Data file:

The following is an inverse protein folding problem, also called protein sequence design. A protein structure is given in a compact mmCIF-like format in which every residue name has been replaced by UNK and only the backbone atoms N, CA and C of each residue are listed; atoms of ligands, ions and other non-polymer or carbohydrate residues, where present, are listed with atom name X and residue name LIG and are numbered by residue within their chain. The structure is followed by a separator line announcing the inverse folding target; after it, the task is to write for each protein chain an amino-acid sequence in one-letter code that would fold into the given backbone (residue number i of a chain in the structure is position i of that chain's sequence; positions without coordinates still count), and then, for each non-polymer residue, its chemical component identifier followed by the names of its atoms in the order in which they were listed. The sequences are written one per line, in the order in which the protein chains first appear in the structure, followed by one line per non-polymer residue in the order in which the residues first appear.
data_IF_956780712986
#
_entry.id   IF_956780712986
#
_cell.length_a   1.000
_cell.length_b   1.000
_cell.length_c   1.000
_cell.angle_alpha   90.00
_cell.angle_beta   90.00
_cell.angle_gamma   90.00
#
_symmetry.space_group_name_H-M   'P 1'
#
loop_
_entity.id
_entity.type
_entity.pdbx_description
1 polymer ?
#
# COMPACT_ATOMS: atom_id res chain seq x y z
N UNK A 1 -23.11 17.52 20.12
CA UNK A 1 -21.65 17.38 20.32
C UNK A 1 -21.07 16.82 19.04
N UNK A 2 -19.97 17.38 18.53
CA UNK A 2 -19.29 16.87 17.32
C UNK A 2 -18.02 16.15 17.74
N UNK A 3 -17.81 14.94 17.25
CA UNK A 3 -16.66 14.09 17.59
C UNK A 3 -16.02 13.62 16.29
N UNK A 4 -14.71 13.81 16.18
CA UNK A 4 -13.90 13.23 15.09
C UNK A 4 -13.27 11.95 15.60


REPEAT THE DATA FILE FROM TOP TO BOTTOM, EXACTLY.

The following is an inverse protein folding problem, also called protein sequence design. A protein structure is given in a compact mmCIF-like format in which every residue name has been replaced by UNK and only the backbone atoms N, CA and C of each residue are listed; atoms of ligands, ions and other non-polymer or carbohydrate residues, where present, are listed with atom name X and residue name LIG and are numbered by residue within their chain. The structure is followed by a separator line announcing the inverse folding target; after it, the task is to write for each protein chain an amino-acid sequence in one-letter code that would fold into the given backbone (residue number i of a chain in the structure is position i of that chain's sequence; positions without coordinates still count), and then, for each non-polymer residue, its chemical component identifier followed by the names of its atoms in the order in which they were listed. The sequences are written one per line, in the order in which the protein chains first appear in the structure, followed by one line per non-polymer residue in the order in which the residues first appear.
data_IF_956780712986
#
_entry.id   IF_956780712986
#
_cell.length_a   1.000
_cell.length_b   1.000
_cell.length_c   1.000
_cell.angle_alpha   90.00
_cell.angle_beta   90.00
_cell.angle_gamma   90.00
#
_symmetry.space_group_name_H-M   'P 1'
#
loop_
_entity.id
_entity.type
_entity.pdbx_description
1 polymer ?
#
# COMPACT_ATOMS: atom_id res chain seq x y z
N UNK A 1 -23.11 17.52 20.12
CA UNK A 1 -21.65 17.38 20.32
C UNK A 1 -21.07 16.82 19.04
N UNK A 2 -19.97 17.38 18.53
CA UNK A 2 -19.29 16.87 17.32
C UNK A 2 -18.02 16.15 17.74
N UNK A 3 -17.81 14.94 17.25
CA UNK A 3 -16.66 14.09 17.59
C UNK A 3 -16.02 13.62 16.29
N UNK A 4 -14.71 13.81 16.18
CA UNK A 4 -13.90 13.23 15.09
C UNK A 4 -13.27 11.95 15.60